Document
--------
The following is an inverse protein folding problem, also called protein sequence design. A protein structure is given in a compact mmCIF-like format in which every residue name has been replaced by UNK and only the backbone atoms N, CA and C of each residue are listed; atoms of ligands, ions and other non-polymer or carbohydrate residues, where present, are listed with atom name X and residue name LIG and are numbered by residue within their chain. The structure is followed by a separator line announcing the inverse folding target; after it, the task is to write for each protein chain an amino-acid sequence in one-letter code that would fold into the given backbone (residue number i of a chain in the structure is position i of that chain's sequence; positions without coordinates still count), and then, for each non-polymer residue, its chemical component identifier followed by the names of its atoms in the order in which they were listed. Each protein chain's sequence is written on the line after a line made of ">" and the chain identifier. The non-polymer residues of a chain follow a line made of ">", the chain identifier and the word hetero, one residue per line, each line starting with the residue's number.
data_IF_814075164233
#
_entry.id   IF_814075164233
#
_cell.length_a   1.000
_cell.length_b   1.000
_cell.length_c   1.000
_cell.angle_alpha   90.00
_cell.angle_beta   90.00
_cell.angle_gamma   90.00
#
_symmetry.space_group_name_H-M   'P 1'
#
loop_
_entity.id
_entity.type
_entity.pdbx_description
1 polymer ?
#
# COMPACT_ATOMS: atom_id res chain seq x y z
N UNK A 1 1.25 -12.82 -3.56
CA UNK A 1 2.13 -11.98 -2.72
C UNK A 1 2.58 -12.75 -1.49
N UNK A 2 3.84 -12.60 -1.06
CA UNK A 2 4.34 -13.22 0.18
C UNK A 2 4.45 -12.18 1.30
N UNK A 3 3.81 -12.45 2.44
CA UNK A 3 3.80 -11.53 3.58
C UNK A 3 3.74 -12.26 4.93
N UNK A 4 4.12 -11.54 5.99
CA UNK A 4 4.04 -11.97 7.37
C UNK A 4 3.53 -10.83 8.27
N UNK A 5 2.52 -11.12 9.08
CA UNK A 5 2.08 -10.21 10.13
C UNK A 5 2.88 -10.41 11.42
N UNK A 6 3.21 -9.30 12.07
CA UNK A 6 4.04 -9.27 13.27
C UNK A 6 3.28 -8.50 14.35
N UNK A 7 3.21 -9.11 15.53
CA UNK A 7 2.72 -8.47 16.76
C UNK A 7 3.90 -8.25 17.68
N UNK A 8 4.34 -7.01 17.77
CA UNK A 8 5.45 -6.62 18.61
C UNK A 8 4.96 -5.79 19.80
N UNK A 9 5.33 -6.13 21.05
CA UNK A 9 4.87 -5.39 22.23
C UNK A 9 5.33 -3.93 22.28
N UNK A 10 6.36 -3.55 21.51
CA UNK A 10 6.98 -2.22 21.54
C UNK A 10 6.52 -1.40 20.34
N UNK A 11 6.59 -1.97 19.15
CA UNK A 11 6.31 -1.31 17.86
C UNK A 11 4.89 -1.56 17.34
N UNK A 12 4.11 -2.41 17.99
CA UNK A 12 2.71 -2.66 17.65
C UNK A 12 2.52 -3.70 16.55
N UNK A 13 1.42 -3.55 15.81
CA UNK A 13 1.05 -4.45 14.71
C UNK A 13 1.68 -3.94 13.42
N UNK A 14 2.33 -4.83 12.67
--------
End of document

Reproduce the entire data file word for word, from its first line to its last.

The following is an inverse protein folding problem, also called protein sequence design. A protein structure is given in a compact mmCIF-like format in which every residue name has been replaced by UNK and only the backbone atoms N, CA and C of each residue are listed; atoms of ligands, ions and other non-polymer or carbohydrate residues, where present, are listed with atom name X and residue name LIG and are numbered by residue within their chain. The structure is followed by a separator line announcing the inverse folding target; after it, the task is to write for each protein chain an amino-acid sequence in one-letter code that would fold into the given backbone (residue number i of a chain in the structure is position i of that chain's sequence; positions without coordinates still count), and then, for each non-polymer residue, its chemical component identifier followed by the names of its atoms in the order in which they were listed. Each protein chain's sequence is written on the line after a line made of ">" and the chain identifier. The non-polymer residues of a chain follow a line made of ">", the chain identifier and the word hetero, one residue per line, each line starting with the residue's number.
data_IF_814075164233
#
_entry.id   IF_814075164233
#
_cell.length_a   1.000
_cell.length_b   1.000
_cell.length_c   1.000
_cell.angle_alpha   90.00
_cell.angle_beta   90.00
_cell.angle_gamma   90.00
#
_symmetry.space_group_name_H-M   'P 1'
#
loop_
_entity.id
_entity.type
_entity.pdbx_description
1 polymer ?
#
# COMPACT_ATOMS: atom_id res chain seq x y z
N UNK A 1 1.25 -12.82 -3.56
CA UNK A 1 2.13 -11.98 -2.72
C UNK A 1 2.58 -12.75 -1.49
N UNK A 2 3.84 -12.60 -1.06
CA UNK A 2 4.34 -13.22 0.18
C UNK A 2 4.45 -12.18 1.30
N UNK A 3 3.81 -12.45 2.44
CA UNK A 3 3.80 -11.53 3.58
C UNK A 3 3.74 -12.26 4.93
N UNK A 4 4.12 -11.54 5.99
CA UNK A 4 4.04 -11.97 7.37
C UNK A 4 3.53 -10.83 8.27
N UNK A 5 2.52 -11.12 9.08
CA UNK A 5 2.08 -10.21 10.13
C UNK A 5 2.88 -10.41 11.42
N UNK A 6 3.21 -9.30 12.07
CA UNK A 6 4.04 -9.27 13.27
C UNK A 6 3.28 -8.50 14.35
N UNK A 7 3.21 -9.11 15.53
CA UNK A 7 2.72 -8.47 16.76
C UNK A 7 3.90 -8.25 17.68
N UNK A 8 4.34 -7.01 17.77
CA UNK A 8 5.45 -6.62 18.61
C UNK A 8 4.96 -5.79 19.80
N UNK A 9 5.33 -6.13 21.05
CA UNK A 9 4.87 -5.39 22.23
C UNK A 9 5.33 -3.93 22.28
N UNK A 10 6.36 -3.55 21.51
CA UNK A 10 6.98 -2.22 21.54
C UNK A 10 6.52 -1.40 20.34
N UNK A 11 6.59 -1.97 19.15
CA UNK A 11 6.31 -1.31 17.86
C UNK A 11 4.89 -1.56 17.34
N UNK A 12 4.11 -2.41 17.99
CA UNK A 12 2.71 -2.66 17.65
C UNK A 12 2.52 -3.70 16.55
N UNK A 13 1.42 -3.55 15.81
CA UNK A 13 1.05 -4.45 14.71
C UNK A 13 1.68 -3.94 13.42
N UNK A 14 2.33 -4.83 12.67